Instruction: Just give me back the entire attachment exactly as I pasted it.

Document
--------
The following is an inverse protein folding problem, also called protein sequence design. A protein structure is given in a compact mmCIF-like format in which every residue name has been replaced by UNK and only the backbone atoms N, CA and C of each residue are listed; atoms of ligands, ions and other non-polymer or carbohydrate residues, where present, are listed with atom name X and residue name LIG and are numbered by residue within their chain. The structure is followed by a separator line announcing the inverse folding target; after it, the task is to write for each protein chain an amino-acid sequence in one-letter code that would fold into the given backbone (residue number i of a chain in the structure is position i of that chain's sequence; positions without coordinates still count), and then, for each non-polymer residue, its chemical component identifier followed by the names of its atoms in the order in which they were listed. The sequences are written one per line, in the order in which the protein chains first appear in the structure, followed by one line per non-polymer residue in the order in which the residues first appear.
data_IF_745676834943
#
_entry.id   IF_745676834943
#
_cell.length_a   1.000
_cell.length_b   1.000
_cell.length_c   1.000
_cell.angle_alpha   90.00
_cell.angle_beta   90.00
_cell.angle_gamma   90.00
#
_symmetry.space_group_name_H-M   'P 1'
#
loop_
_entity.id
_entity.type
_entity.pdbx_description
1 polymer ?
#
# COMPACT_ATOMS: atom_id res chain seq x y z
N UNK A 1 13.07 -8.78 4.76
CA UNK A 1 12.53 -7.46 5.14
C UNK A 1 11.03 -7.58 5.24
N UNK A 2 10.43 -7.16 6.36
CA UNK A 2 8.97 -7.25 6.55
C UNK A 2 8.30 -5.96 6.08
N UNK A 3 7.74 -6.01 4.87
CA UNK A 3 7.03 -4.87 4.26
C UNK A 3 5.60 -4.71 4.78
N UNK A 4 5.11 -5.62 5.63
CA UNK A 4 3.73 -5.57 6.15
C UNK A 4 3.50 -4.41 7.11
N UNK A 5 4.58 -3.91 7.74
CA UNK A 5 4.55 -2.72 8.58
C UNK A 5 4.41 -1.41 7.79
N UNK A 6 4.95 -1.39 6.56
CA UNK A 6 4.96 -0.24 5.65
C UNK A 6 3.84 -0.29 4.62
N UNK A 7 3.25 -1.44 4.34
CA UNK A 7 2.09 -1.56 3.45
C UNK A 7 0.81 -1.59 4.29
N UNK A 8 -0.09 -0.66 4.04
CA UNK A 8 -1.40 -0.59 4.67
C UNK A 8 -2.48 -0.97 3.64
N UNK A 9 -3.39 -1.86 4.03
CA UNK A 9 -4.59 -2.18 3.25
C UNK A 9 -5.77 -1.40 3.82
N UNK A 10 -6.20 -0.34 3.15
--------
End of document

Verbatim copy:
The following is an inverse protein folding problem, also called protein sequence design. A protein structure is given in a compact mmCIF-like format in which every residue name has been replaced by UNK and only the backbone atoms N, CA and C of each residue are listed; atoms of ligands, ions and other non-polymer or carbohydrate residues, where present, are listed with atom name X and residue name LIG and are numbered by residue within their chain. The structure is followed by a separator line announcing the inverse folding target; after it, the task is to write for each protein chain an amino-acid sequence in one-letter code that would fold into the given backbone (residue number i of a chain in the structure is position i of that chain's sequence; positions without coordinates still count), and then, for each non-polymer residue, its chemical component identifier followed by the names of its atoms in the order in which they were listed. The sequences are written one per line, in the order in which the protein chains first appear in the structure, followed by one line per non-polymer residue in the order in which the residues first appear.
data_IF_745676834943
#
_entry.id   IF_745676834943
#
_cell.length_a   1.000
_cell.length_b   1.000
_cell.length_c   1.000
_cell.angle_alpha   90.00
_cell.angle_beta   90.00
_cell.angle_gamma   90.00
#
_symmetry.space_group_name_H-M   'P 1'
#
loop_
_entity.id
_entity.type
_entity.pdbx_description
1 polymer ?
#
# COMPACT_ATOMS: atom_id res chain seq x y z
N UNK A 1 13.07 -8.78 4.76
CA UNK A 1 12.53 -7.46 5.14
C UNK A 1 11.03 -7.58 5.24
N UNK A 2 10.43 -7.16 6.36
CA UNK A 2 8.97 -7.25 6.55
C UNK A 2 8.30 -5.96 6.08
N UNK A 3 7.74 -6.01 4.87
CA UNK A 3 7.03 -4.87 4.26
C UNK A 3 5.60 -4.71 4.78
N UNK A 4 5.11 -5.62 5.63
CA UNK A 4 3.73 -5.57 6.15
C UNK A 4 3.50 -4.41 7.11
N UNK A 5 4.58 -3.91 7.74
CA UNK A 5 4.55 -2.72 8.58
C UNK A 5 4.41 -1.41 7.79
N UNK A 6 4.95 -1.39 6.56
CA UNK A 6 4.96 -0.24 5.65
C UNK A 6 3.84 -0.29 4.62
N UNK A 7 3.25 -1.44 4.34
CA UNK A 7 2.09 -1.56 3.45
C UNK A 7 0.81 -1.59 4.29
N UNK A 8 -0.09 -0.66 4.04
CA UNK A 8 -1.40 -0.59 4.67
C UNK A 8 -2.48 -0.97 3.64
N UNK A 9 -3.39 -1.86 4.03
CA UNK A 9 -4.59 -2.18 3.25
C UNK A 9 -5.77 -1.40 3.82
N UNK A 10 -6.20 -0.34 3.15